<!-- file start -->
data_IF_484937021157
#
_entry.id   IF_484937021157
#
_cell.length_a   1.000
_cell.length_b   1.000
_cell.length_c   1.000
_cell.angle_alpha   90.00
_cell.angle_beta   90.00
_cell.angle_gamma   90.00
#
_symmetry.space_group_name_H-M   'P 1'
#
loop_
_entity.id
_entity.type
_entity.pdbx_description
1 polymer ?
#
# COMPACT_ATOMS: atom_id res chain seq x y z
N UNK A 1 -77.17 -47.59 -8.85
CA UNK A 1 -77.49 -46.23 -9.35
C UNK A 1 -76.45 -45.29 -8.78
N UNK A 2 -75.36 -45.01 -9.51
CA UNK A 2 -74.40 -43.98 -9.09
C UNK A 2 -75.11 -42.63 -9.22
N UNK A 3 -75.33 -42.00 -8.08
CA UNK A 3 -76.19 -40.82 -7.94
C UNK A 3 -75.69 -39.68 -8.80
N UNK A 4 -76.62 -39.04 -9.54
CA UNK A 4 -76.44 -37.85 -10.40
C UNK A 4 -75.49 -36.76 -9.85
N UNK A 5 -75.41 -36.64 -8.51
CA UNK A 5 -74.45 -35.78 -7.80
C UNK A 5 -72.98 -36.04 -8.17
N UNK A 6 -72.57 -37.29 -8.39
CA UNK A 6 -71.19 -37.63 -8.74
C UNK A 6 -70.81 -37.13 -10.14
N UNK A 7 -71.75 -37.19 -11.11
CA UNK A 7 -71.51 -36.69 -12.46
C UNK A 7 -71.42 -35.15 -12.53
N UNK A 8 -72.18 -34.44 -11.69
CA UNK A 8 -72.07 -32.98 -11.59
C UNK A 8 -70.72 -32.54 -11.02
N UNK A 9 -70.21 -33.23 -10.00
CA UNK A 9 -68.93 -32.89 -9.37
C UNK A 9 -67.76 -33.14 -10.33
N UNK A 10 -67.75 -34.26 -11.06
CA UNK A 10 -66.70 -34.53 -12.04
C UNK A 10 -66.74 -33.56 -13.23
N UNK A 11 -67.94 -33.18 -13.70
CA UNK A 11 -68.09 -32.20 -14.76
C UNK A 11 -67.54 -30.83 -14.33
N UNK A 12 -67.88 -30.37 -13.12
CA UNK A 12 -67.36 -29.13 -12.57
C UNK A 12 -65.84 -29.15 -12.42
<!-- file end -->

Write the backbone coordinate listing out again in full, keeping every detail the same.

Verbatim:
data_IF_484937021157
#
_entry.id   IF_484937021157
#
_cell.length_a   1.000
_cell.length_b   1.000
_cell.length_c   1.000
_cell.angle_alpha   90.00
_cell.angle_beta   90.00
_cell.angle_gamma   90.00
#
_symmetry.space_group_name_H-M   'P 1'
#
loop_
_entity.id
_entity.type
_entity.pdbx_description
1 polymer ?
#
# COMPACT_ATOMS: atom_id res chain seq x y z
N UNK A 1 -77.17 -47.59 -8.85
CA UNK A 1 -77.49 -46.23 -9.35
C UNK A 1 -76.45 -45.29 -8.78
N UNK A 2 -75.36 -45.01 -9.51
CA UNK A 2 -74.40 -43.98 -9.09
C UNK A 2 -75.11 -42.63 -9.22
N UNK A 3 -75.33 -42.00 -8.08
CA UNK A 3 -76.19 -40.82 -7.94
C UNK A 3 -75.69 -39.68 -8.80
N UNK A 4 -76.62 -39.04 -9.54
CA UNK A 4 -76.44 -37.85 -10.40
C UNK A 4 -75.49 -36.76 -9.85
N UNK A 5 -75.41 -36.64 -8.51
CA UNK A 5 -74.45 -35.78 -7.80
C UNK A 5 -72.98 -36.04 -8.17
N UNK A 6 -72.57 -37.29 -8.39
CA UNK A 6 -71.19 -37.63 -8.74
C UNK A 6 -70.81 -37.13 -10.14
N UNK A 7 -71.75 -37.19 -11.11
CA UNK A 7 -71.51 -36.69 -12.46
C UNK A 7 -71.42 -35.15 -12.53
N UNK A 8 -72.18 -34.44 -11.69
CA UNK A 8 -72.07 -32.98 -11.59
C UNK A 8 -70.72 -32.54 -11.02
N UNK A 9 -70.21 -33.23 -10.00
CA UNK A 9 -68.93 -32.89 -9.37
C UNK A 9 -67.76 -33.14 -10.33
N UNK A 10 -67.75 -34.26 -11.06
CA UNK A 10 -66.70 -34.53 -12.04
C UNK A 10 -66.74 -33.56 -13.23
N UNK A 11 -67.94 -33.18 -13.70
CA UNK A 11 -68.09 -32.20 -14.76
C UNK A 11 -67.54 -30.83 -14.33
N UNK A 12 -67.88 -30.37 -13.12
CA UNK A 12 -67.36 -29.13 -12.57
C UNK A 12 -65.84 -29.15 -12.42